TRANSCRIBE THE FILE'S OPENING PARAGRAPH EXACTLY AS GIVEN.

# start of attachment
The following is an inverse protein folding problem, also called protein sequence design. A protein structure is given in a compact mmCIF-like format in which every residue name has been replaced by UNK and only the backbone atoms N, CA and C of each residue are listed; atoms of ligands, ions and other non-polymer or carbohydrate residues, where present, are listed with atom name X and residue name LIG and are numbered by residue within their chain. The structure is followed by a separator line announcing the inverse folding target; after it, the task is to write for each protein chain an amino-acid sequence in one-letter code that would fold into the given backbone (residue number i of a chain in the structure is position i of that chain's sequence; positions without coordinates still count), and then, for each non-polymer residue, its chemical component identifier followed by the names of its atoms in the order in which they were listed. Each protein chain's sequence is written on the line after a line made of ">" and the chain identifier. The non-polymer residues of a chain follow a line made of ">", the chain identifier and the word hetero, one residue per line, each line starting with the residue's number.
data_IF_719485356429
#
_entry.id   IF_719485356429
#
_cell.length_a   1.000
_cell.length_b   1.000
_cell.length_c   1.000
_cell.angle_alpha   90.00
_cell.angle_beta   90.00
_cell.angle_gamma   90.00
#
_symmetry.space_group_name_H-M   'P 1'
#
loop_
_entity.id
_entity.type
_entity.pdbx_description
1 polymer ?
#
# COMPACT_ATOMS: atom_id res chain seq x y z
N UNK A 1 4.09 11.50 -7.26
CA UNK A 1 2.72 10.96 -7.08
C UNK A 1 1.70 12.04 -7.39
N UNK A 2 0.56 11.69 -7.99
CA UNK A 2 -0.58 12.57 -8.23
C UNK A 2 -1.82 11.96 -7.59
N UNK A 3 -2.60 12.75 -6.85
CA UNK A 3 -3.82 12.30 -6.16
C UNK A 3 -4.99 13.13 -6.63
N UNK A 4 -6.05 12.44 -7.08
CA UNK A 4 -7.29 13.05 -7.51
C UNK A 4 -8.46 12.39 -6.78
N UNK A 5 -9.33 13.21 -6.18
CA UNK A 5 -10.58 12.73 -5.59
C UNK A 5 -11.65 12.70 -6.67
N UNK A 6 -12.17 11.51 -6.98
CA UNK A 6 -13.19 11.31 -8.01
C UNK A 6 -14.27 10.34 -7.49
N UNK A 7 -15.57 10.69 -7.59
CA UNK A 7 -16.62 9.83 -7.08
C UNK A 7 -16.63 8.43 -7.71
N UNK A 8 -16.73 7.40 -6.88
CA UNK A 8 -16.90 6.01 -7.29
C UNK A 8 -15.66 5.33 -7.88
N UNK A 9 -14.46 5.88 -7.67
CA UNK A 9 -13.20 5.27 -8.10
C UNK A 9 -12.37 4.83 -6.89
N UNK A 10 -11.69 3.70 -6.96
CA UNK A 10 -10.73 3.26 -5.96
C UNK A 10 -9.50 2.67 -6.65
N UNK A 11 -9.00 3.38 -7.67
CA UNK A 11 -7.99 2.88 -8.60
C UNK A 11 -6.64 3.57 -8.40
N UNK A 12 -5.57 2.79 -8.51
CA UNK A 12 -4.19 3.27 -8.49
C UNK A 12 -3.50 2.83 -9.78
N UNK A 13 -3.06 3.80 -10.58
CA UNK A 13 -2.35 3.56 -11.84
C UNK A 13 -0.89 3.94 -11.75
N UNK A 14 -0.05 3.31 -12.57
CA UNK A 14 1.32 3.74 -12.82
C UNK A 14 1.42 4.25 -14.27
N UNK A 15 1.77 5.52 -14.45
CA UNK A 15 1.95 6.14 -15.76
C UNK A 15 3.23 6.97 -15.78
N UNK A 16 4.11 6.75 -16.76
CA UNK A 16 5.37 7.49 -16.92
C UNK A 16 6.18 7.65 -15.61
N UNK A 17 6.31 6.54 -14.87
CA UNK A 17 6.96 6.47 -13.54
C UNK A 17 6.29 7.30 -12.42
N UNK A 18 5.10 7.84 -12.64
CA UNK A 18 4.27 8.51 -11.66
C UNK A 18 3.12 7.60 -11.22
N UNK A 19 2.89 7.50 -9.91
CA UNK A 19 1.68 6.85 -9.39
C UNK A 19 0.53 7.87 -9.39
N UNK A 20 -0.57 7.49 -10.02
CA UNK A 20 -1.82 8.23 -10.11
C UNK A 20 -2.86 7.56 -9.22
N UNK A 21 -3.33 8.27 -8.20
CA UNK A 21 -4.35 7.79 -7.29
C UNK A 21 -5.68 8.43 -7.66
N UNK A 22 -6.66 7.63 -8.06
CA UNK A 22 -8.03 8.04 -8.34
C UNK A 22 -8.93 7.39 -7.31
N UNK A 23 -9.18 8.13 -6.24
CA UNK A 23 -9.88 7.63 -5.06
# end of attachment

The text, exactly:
The following is an inverse protein folding problem, also called protein sequence design. A protein structure is given in a compact mmCIF-like format in which every residue name has been replaced by UNK and only the backbone atoms N, CA and C of each residue are listed; atoms of ligands, ions and other non-polymer or carbohydrate residues, where present, are listed with atom name X and residue name LIG and are numbered by residue within their chain. The structure is followed by a separator line announcing the inverse folding target; after it, the task is to write for each protein chain an amino-acid sequence in one-letter code that would fold into the given backbone (residue number i of a chain in the structure is position i of that chain's sequence; positions without coordinates still count), and then, for each non-polymer residue, its chemical component identifier followed by the names of its atoms in the order in which they were listed. Each protein chain's sequence is written on the line after a line made of ">" and the chain identifier. The non-polymer residues of a chain follow a line made of ">", the chain identifier and the word hetero, one residue per line, each line starting with the residue's number.